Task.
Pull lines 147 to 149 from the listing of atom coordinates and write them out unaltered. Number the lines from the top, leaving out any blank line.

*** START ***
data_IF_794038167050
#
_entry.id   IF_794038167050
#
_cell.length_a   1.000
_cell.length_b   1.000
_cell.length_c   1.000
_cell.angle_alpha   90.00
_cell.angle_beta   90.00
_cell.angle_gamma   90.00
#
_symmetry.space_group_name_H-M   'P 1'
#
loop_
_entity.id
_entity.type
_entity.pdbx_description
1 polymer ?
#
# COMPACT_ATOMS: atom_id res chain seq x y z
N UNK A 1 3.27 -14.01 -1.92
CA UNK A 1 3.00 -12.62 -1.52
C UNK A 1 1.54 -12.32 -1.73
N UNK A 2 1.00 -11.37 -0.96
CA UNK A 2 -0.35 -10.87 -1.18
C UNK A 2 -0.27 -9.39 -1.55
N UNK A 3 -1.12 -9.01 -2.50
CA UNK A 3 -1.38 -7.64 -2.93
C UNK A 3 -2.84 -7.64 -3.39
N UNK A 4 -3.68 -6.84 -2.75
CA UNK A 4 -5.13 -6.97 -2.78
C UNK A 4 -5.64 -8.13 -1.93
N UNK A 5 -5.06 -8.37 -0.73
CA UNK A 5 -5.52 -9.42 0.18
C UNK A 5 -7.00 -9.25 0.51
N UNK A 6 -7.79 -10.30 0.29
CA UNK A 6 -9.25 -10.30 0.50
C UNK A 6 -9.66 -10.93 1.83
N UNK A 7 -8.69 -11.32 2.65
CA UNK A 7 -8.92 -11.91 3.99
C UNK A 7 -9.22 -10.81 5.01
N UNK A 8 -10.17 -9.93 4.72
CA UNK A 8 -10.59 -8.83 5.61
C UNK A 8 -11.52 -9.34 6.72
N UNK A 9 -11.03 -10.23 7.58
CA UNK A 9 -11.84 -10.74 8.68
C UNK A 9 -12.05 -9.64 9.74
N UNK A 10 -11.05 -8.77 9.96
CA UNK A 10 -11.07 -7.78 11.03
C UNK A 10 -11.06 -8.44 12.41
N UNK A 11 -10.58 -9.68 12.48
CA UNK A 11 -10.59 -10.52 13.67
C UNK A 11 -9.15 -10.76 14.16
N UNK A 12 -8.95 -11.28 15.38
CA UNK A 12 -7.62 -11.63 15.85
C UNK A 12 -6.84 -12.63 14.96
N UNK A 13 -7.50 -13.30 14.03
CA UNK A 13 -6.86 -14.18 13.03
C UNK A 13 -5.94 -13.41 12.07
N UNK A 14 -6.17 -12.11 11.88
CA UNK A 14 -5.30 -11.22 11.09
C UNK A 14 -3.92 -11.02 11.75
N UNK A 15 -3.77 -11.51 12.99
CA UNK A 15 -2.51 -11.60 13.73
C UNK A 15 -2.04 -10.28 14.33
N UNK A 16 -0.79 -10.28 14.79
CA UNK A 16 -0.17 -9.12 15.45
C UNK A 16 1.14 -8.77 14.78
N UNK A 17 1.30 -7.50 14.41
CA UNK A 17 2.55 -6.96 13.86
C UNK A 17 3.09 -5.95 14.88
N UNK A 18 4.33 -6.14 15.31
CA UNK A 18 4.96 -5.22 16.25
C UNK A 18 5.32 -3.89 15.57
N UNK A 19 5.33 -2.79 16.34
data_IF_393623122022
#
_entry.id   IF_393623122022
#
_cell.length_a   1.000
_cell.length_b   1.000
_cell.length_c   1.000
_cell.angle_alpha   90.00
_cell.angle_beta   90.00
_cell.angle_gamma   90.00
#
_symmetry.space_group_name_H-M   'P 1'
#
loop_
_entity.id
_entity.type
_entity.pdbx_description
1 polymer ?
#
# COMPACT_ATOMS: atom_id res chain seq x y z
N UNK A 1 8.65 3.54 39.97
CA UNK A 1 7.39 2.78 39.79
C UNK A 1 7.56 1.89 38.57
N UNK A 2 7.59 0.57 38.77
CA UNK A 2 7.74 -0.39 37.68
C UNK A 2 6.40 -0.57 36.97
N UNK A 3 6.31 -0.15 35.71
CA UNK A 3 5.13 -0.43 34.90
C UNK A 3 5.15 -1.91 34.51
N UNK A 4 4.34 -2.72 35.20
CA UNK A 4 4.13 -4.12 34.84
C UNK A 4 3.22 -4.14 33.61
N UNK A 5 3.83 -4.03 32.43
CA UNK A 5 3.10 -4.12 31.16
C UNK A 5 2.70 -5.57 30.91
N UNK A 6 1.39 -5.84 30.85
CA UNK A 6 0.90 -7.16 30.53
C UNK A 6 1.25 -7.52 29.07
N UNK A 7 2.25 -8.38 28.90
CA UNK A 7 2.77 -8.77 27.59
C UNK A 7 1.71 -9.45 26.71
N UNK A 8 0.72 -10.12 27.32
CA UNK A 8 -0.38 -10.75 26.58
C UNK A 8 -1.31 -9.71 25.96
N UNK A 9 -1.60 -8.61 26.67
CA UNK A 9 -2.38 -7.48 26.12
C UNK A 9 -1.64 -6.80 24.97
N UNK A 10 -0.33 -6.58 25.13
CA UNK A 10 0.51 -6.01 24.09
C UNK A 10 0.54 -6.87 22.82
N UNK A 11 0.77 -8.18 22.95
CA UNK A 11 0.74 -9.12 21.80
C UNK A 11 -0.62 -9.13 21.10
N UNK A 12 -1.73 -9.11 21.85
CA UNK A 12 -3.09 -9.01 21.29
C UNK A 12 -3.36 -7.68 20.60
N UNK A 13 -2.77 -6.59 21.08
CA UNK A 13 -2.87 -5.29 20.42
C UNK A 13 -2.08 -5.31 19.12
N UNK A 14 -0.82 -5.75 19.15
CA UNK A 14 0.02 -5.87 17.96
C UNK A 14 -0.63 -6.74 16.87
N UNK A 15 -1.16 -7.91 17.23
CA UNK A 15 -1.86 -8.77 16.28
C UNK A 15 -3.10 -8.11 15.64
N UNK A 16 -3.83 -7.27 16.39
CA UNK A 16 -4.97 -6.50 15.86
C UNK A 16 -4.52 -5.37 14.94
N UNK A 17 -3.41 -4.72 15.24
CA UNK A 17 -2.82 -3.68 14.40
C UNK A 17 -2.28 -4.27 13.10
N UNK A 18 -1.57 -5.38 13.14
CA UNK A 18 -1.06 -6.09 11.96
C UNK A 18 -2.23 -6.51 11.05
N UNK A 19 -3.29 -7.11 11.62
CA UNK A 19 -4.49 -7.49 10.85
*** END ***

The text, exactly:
N UNK A 18 -1.57 -5.38 13.14
CA UNK A 18 -1.06 -6.09 11.96
C UNK A 18 -2.23 -6.51 11.05